Paternal gut microbes influence future offspring

Recent studies have shown that disrupting the gut microbiome of male mice increases the risk of their offspring developing the disease in the future.

The gut microbiome is the microbial community that populates the digestive tract. Responsible for producing enzymes, metabolites, and other molecules necessary for host metabolism and response to the environment. A balanced gut microbiome is therefore important for mammalian health in several ways, including helping to regulate the immune and endocrine systems. This affects the physiology of tissues throughout the body.

However, little was known about the effects of these gut microbiota on host reproduction and whether changes in the paternal microbiota influence offspring fitness.

So researchers from the Hackett Group at the European Molecular Biology Laboratory (EMBL) in Rome, in collaboration with the Bork and Zimmermann groups, set out to answer this question.

The research team showed that disrupting the gut microbiome of male mice made their offspring more likely to be born with low birth weights and die prematurely.

To study the influence of gut microbes on male reproduction and their offspring, researchers investigated the composition of male mice’s gut microbes by treating them with common antibiotics that do not enter the bloodstream. changed. This causes an imbalance in the gut microbial ecosystem, a condition called microbiome imbalance.

The team then analyzed changes in the composition of key testicular metabolites. They found that microbiome imbalance in male mice affected not only testicular physiology but also metabolite formation and hormonal signaling.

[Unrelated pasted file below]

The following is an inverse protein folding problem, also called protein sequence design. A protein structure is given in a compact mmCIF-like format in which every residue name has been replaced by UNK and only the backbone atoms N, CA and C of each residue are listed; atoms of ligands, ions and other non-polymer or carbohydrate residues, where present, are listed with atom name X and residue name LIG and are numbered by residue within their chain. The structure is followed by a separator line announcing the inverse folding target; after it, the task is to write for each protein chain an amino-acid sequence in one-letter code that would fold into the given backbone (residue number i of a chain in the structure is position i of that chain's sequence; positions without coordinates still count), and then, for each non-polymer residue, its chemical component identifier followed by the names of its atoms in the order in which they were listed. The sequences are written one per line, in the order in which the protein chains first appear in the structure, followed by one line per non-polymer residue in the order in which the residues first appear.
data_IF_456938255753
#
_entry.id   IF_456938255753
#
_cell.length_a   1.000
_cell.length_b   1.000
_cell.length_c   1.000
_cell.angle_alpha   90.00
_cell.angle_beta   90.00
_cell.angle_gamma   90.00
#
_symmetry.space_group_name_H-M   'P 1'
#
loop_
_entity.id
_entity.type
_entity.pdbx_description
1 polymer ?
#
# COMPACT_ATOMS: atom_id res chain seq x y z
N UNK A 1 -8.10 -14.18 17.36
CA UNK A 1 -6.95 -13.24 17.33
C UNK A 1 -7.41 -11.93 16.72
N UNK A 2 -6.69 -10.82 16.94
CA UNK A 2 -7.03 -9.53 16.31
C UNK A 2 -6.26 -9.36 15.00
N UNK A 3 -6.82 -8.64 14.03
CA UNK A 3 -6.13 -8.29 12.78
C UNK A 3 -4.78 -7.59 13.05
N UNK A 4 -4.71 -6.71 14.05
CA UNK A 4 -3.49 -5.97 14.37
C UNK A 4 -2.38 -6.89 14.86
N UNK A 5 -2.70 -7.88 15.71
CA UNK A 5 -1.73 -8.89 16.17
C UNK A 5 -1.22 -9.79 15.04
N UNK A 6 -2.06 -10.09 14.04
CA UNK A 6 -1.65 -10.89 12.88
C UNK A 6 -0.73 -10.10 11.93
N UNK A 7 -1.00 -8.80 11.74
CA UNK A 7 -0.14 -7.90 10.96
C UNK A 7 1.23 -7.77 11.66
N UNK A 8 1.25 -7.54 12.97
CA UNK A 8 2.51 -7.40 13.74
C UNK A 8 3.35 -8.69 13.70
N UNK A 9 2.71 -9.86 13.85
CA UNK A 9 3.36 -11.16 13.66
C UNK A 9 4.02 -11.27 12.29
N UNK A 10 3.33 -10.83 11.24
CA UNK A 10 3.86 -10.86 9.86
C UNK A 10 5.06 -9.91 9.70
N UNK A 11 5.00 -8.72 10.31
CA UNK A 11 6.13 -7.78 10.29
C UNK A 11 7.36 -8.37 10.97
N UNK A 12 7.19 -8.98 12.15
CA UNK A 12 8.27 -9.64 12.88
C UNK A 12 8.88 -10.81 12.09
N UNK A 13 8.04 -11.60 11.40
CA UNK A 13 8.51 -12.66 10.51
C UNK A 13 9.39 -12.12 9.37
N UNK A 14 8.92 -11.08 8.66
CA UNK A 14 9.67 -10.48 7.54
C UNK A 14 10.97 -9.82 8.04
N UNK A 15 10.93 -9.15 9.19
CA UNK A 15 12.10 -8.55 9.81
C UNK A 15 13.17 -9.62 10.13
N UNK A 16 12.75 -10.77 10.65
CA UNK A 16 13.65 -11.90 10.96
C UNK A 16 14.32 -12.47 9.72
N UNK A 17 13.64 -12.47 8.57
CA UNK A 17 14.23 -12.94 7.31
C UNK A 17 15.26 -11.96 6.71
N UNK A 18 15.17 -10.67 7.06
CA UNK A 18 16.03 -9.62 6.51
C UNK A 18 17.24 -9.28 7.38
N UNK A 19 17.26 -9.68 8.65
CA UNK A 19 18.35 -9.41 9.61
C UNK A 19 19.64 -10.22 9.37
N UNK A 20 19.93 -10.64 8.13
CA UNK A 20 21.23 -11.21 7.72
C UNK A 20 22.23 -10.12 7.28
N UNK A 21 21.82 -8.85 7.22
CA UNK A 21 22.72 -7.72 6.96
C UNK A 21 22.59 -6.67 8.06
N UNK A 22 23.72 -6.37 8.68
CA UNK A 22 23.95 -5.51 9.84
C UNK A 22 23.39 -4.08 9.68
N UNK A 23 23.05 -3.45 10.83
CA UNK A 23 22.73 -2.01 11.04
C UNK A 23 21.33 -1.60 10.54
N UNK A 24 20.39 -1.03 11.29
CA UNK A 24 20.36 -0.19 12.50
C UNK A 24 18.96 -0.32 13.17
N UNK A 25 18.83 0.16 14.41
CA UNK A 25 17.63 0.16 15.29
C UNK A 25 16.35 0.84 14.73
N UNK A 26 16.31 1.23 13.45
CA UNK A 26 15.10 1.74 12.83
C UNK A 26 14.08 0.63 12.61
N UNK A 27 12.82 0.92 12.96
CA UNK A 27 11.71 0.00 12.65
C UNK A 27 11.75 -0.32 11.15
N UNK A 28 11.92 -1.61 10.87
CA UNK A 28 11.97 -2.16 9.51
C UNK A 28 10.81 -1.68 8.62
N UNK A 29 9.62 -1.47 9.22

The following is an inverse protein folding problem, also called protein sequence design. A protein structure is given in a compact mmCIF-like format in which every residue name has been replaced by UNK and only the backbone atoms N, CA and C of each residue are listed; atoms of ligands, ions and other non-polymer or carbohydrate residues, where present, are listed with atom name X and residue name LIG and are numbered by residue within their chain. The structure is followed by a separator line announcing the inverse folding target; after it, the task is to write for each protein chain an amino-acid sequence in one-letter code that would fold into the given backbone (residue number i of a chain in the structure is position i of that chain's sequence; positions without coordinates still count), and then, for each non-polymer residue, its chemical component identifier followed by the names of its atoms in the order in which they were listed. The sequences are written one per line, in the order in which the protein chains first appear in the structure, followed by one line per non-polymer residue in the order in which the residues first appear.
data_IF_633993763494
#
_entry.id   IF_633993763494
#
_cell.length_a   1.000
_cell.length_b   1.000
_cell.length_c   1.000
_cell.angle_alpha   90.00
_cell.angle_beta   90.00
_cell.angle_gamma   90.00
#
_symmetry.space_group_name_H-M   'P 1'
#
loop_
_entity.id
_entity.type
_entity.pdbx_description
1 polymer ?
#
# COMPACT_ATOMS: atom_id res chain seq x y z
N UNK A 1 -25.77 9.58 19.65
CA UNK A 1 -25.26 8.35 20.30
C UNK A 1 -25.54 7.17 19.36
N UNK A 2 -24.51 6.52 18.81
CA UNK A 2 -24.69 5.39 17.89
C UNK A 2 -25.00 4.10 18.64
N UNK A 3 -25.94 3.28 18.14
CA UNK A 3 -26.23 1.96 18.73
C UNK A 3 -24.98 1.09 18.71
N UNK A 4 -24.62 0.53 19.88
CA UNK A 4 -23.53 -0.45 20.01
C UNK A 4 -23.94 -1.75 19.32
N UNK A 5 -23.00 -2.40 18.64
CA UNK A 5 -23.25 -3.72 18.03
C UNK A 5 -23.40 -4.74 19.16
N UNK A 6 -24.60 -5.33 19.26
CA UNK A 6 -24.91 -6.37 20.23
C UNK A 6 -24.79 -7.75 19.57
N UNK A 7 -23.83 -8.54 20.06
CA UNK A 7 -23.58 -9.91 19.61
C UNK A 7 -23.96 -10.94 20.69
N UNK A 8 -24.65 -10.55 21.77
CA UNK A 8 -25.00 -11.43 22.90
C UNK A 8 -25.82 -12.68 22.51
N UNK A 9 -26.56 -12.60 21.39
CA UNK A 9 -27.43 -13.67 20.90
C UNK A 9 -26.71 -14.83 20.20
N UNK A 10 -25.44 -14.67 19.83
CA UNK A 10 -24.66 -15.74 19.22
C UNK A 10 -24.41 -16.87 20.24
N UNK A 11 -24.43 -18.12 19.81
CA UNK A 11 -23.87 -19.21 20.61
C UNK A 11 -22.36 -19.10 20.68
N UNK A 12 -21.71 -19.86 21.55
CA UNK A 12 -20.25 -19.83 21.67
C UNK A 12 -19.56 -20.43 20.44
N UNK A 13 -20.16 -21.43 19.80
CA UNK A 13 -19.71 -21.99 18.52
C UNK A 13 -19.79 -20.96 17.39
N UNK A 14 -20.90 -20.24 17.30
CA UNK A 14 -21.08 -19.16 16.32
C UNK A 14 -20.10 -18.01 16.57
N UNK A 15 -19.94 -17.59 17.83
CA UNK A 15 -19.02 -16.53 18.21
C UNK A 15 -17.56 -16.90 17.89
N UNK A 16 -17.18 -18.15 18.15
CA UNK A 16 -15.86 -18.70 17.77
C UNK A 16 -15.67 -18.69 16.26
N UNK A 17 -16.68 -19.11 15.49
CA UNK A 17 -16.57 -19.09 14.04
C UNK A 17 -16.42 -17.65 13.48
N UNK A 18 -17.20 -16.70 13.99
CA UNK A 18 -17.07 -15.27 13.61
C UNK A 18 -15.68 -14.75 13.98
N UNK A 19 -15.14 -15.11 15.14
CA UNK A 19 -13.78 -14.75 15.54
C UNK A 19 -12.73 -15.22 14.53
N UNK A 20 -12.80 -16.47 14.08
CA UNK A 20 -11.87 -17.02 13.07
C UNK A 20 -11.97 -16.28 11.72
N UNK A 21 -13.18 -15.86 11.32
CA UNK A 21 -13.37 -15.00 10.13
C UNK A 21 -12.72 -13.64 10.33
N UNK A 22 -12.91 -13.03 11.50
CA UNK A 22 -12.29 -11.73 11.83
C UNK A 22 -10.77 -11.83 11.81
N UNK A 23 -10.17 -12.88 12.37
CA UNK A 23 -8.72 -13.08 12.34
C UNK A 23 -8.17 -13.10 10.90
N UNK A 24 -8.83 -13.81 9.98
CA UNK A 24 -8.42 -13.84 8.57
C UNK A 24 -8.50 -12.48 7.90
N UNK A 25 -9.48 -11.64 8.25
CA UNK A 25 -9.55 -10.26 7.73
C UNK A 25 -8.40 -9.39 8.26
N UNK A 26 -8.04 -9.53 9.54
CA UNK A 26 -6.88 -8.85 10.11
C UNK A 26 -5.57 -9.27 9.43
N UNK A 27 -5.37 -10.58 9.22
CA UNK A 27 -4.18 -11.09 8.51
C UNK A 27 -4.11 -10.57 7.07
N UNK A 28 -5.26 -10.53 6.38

This effect was corrected, at least in part, by changes in the levels of leptin, a key hormone, in the blood and testes of men with induced microbiome imbalance.

These observations suggest that in mammals, a “gut-germline” (the sex line is the genetic material passed on to offspring) axis exists as an important link between the gut, its microbiota, and the germline.

To understand the importance of this “gut-germline” axis in traits passed on to offspring, researchers compared males that had not been treated with antibiotics or had an imbalanced microbiome to untreated was bred with a female.

Mice offspring born to parents with disrupted microbiomes had significantly reduced birth weight and increased postnatal mortality. Treatment with different combinations of antibiotics and laxatives (which also destroy the microbiome) had similar effects on the offspring.

Importantly, this effect is reversible. When antibiotics are discontinued, the parental microbiota recovers.

“We observed that once the microbiome was restored to normal, the intergenerational effects disappeared,” said Per Burke, director of the European Institute for Molecular Biology, who participated in the study. “This means parents can prevent changes in the gut microbiome that can cause intergenerational effects.” We will understand in detail how this may affect paternal lineage and thus embryonic development.”

Researchers also found that placental abnormalities, such as poor blood vessels and reduced growth, occur more frequently in pregnancies where the male microbiome is out of balance.

Defects in the placenta are characteristic of a common human pregnancy complication known as preeclampsia, which results in poor growth in offspring and is a risk factor for developing a wide range of common diseases later in life. .

Jamie Hackett, research project coordinator and group leader at the European Molecular Biology Laboratory in Rome, revealed: whether it has anything to do with humans. There is a difference. “These are important considerations when translating mouse model results to humans.”

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